Indonesian President Joko Widodo announces the new members of his cabinet on Wednesday.
Great expectations distorts the political horse-trading that shaped the new cabinet of Indonesia.
The presence of civil society representatives, such as State Secretary Praktikno (left), a former university rector, in government shows increased plurality in Indonesia’s bureaucracy.
Reuters/Antara News Agency
Indonesian activists see that opportunities for them to enter the state arena and influence the policy process are opening up with Joko Widodo's presidency.
Does the rest of the world care about Australia’s election?
Experts in the UK, US, India, Indonesia and NZ explain how Australia's election is playing out abroad and what's at stake for our neighbours and allies.
Jokowi: scourge of corruption?
A dynamic new president promised Indonesians sweeping reform of a rotten system. Instead, all they've gotten are baby steps.
Indonesia’s unofficial ‘pause’ on the death penalty has come too late for Australians Myuran Sukumaran and Andrew Chan.
Whether Indonesia’s unofficial 'moratorium' on the death penalty is genuine or temporary, this is an advocacy moment for Australia to seize.
Ready for work – new faces in Indonesia’s cabinet.
We asked experts on Indonesian politics and economy how they see the August 12 cabinet reshuffle.
Indonesian President Joko Widodo plans to establish a rights committee to resolve past human rights abuses.
Activists and victims of human rights abuses in Indonesia are worried that a new rights committee will not stop the culture of impunity.
Indonesia is forcing people with drug dependence problems to go into rehab.
Indonesia's war on drugs aims to protect the country's young generation from an alleged "national drug emergency." But the government's coercive approach is harming the people it wishes to protect.
Joko Widodo is surrounded by politicians and military generals with agendas that are unlikely to help the Papuans.
The future of Papuans remains subject to the swirling mists of Indonesian national and international political intrigue.
President Joko Widodo is not crying over cuts to Australian aid for Indonesia.
AAP Image/Eka Nickmatulhuda
Australia has cut aid to Indonesia by 40%. That may cause diplomatic displeasure, but the country has restructured its development programs in recent years to be less dependent on foreign money.
Indonesians are sensitive about issues of respect for their nation and its sovereignty, as protests at Tony Abbott’s linking of aid with calls for clemency showed.
Indonesians have long felt that Australia lacks respect for their nation's sovereignty, but Indonesia's status as a rising power adds to the urgency of recalibrating our approach to the relationship.
Australia’s Prime Minister Tony Abbott greets Indonesia’s President Joko Widodo during the 2014 G20 Leaders’ Summit in Brisbane.
Since Tony Abbott became prime minister, three issues have strained relations with Indonesia. Before the fracture over the fate of Myuran Sukumaran and Andrew Chan, there were difficulties from the Coalition's tow-back policy and a major crisis after revelations of Australian spying.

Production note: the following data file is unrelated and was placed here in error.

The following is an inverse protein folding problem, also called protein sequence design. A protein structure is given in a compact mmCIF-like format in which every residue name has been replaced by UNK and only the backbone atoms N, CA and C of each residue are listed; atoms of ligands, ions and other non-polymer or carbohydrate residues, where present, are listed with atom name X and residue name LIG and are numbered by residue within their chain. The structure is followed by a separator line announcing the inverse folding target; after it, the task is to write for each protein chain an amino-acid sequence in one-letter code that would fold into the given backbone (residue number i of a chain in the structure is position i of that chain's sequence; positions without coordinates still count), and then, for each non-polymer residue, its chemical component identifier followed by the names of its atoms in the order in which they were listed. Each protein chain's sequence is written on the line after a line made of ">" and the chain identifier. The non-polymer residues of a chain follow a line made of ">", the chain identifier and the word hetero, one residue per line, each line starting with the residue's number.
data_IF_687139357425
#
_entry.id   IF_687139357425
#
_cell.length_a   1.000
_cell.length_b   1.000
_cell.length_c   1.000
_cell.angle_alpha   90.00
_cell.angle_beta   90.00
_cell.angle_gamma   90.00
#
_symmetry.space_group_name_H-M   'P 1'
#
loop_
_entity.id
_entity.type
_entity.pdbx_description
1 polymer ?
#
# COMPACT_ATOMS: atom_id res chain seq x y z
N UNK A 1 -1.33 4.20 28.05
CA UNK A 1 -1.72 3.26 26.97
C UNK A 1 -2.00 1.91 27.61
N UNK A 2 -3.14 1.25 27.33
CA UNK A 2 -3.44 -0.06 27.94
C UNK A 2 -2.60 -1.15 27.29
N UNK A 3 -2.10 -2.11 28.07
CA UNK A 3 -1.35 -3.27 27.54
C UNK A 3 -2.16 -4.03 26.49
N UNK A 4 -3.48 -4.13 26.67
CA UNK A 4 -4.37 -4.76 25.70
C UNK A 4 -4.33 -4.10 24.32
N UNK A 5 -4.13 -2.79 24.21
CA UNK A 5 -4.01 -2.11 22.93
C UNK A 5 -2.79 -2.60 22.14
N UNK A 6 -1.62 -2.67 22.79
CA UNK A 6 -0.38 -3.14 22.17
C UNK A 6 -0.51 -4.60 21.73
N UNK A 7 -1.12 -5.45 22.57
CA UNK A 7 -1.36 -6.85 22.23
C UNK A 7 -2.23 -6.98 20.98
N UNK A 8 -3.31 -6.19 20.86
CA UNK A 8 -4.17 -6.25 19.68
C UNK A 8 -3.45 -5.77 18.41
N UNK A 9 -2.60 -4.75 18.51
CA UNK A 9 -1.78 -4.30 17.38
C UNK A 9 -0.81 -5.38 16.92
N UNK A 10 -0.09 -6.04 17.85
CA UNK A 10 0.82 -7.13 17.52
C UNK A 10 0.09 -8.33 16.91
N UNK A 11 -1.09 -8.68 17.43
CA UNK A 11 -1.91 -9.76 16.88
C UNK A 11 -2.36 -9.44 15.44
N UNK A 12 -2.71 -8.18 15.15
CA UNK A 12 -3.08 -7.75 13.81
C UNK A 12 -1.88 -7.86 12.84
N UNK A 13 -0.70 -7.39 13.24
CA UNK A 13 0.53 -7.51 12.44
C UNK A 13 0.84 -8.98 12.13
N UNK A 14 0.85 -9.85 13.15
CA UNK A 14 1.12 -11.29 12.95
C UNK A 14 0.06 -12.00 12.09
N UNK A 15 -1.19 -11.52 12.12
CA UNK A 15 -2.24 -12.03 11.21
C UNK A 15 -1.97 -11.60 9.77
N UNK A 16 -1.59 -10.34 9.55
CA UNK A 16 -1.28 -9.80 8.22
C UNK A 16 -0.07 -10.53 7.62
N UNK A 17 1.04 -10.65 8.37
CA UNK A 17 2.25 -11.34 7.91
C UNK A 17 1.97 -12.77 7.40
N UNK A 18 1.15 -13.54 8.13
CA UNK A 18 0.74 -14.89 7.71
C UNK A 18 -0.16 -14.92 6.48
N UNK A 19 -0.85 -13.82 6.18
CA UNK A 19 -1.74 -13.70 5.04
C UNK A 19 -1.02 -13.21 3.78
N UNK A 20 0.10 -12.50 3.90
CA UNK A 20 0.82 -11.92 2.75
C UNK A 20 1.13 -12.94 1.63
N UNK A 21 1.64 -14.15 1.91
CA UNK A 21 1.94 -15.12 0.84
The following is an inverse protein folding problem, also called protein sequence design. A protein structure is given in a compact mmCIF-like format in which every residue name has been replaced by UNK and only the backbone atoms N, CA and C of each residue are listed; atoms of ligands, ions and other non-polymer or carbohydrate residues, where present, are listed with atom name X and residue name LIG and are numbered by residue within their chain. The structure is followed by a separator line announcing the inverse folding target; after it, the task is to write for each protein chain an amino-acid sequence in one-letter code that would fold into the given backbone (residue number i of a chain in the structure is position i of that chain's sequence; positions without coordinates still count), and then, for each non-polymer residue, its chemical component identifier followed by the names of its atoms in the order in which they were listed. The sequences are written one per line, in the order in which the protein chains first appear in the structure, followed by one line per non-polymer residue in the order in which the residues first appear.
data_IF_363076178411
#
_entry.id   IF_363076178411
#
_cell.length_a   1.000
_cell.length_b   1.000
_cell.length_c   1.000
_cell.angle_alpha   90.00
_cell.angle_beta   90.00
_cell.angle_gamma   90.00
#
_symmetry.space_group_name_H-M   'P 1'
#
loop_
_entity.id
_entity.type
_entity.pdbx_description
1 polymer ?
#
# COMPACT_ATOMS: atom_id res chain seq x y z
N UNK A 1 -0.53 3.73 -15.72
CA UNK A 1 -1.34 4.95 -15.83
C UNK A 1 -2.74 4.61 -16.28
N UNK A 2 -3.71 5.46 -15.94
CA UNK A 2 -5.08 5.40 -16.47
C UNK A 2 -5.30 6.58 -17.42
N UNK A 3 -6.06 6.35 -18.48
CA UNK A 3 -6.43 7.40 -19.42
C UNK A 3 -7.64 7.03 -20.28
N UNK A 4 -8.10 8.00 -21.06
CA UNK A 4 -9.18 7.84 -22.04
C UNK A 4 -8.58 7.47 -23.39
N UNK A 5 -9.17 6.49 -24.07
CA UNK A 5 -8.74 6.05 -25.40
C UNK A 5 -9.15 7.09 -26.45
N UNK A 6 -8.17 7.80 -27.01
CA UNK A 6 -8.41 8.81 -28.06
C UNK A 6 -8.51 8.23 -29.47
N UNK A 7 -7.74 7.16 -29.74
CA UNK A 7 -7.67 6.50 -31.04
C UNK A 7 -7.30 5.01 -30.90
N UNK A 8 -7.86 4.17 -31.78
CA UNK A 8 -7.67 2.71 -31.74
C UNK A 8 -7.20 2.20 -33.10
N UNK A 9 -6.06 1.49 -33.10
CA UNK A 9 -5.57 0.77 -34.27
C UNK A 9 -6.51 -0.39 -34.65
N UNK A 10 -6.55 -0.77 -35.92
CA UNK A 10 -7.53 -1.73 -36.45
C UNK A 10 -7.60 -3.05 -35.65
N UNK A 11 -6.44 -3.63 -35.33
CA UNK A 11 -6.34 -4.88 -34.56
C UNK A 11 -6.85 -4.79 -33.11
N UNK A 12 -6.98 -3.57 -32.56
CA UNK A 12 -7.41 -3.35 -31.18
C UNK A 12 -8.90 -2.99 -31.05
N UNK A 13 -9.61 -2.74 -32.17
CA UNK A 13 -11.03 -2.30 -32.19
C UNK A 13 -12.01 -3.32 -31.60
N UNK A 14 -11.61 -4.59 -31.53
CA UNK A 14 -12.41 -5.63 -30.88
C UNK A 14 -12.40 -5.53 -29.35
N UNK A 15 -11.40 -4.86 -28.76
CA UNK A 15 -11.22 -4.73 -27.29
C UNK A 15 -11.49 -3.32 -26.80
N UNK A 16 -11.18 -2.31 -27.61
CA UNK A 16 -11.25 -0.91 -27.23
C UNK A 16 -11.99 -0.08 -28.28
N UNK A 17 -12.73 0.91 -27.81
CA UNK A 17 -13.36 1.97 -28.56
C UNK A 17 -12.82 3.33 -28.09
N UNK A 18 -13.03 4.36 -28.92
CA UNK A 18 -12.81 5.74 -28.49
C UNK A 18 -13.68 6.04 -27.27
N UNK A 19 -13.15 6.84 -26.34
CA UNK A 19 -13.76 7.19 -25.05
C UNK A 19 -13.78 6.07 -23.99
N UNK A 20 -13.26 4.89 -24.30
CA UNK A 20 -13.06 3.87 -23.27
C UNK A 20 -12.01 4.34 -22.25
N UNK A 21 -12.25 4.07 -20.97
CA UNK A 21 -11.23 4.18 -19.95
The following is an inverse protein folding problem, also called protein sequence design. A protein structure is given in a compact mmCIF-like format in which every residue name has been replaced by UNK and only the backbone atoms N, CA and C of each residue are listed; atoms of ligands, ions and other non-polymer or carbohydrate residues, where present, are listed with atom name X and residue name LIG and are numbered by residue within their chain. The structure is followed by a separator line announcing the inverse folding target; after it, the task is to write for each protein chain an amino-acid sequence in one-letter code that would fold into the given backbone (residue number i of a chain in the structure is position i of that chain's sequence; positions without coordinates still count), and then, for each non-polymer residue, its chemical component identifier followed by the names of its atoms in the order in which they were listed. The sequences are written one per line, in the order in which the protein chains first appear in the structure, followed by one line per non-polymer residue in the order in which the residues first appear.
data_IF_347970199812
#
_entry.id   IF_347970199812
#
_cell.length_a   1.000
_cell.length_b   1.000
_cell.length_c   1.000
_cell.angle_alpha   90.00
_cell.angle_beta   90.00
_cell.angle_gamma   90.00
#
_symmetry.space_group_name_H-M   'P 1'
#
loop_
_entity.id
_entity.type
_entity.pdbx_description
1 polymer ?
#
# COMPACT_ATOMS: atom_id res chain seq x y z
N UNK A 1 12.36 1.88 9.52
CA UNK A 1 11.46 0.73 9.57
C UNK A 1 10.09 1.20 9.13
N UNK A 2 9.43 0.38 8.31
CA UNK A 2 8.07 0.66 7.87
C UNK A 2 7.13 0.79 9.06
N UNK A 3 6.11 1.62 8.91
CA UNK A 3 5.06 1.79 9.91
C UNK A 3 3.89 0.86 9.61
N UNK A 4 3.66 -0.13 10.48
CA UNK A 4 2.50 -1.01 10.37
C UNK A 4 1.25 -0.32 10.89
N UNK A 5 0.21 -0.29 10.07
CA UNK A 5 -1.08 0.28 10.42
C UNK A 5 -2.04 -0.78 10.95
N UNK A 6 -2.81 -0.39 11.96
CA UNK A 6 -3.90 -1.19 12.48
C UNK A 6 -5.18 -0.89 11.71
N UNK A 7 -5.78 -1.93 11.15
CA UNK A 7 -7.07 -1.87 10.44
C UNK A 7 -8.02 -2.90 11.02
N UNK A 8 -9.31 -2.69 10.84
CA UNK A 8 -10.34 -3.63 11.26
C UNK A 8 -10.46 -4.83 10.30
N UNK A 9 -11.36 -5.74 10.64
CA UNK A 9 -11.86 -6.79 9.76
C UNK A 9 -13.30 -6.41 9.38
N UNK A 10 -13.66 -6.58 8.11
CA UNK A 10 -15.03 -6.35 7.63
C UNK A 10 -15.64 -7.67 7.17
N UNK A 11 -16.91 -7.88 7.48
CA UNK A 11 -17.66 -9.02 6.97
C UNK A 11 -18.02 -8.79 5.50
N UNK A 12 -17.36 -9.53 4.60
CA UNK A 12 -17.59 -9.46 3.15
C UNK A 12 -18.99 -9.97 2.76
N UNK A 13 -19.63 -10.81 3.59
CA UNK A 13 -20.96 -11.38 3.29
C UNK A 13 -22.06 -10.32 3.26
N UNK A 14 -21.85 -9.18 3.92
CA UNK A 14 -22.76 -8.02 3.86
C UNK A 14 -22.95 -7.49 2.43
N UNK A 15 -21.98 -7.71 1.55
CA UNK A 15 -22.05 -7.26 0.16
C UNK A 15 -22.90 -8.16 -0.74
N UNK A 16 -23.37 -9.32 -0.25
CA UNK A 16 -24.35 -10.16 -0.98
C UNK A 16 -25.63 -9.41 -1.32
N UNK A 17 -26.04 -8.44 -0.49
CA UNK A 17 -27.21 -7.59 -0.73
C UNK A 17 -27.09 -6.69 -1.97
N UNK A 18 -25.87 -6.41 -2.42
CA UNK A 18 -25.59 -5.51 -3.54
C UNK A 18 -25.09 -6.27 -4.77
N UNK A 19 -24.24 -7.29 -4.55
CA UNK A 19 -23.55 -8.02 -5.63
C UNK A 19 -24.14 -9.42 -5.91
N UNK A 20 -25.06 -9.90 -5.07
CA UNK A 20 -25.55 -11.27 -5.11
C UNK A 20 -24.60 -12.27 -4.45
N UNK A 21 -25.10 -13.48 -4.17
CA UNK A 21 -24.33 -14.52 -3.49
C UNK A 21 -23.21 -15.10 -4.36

Human rights lawyer Mulya Lubis shows reporters Myuran Sukumaran’s painting, ‘The Second Last Day’.
Indonesia’s most distinguished practising human rights lawyer, Mulya Lubis, is central to continuing efforts in Indonesia to abolish the death penalty.
The Australian-Indonesia relationship has become frosty and personal, which will test the diplomatic skills of Tony Abbott and Joko Widodo.
The execution of Bali Nine pair Myuran Sukumaran and Andrew Chan presents major problems for the Australian and Indonesian governments.
Tony Abbott and Bill Shorten attended an early morning candle vigil outside parliament for Andrew Chan and Myuran Sukumaran.
Sometimes the way events unfold is so surreal that it's beyond any normal comprehension. It's like that in the dreadful heart-wrenching story of Andrew Chan and Myuran Sukumaran.
A number of supporters of Joko Widodo are becoming disillusioned by his lack of power to prevent the anti-corruption agenda in Indonesia from being undermined.
Four months into his presidency, people are appalled by Jokowi's weakness in preventing efforts to undermine Indonesia's anti-graft agency.
Joko Widodo is unmoved by international pressure to halt executions in Indonesia.
EPA/Francis R. Malasig
Indonesian President Joko Widodo has been on the receiving end of international protests and condemnation for executing foreign nationals in January. He plans to send 11 more convicted drug traffickers…
It is hard to understand exactly where Indonesia under Joko Widodo stands on the death penalty.
For months, Indonesian President Joko Widodo – popularly known as Jokowi – has repeatedly stated his determination to show no mercy to drug offenders facing execution. Jokowi is even reported as having…
The Indonesian public is demanding President Joko Widodo act decisively to save the country’s anti-corruption agency (KPK) from being undermined by the police.
Indonesia’s Corruption Eradication Commission (KPK) is often hailed as an example of a successful anti-corruption agency. KPK’s workload is enormous as Southeast Asia’s biggest economy continues to be…
Political realities are creeping up on Indonesian President Joko Widodo as PDI-P party chairwoman Megawati (second right) and other powerful figures are behind Jokowi nominating graft suspect Budi Gunawan as police chief.
Entering the fourth month since his inauguration, Indonesian President Joko Widodo (popularly known as Jokowi) is facing challenges to his leadership and to anti-corruption efforts in Southeast Asia’s…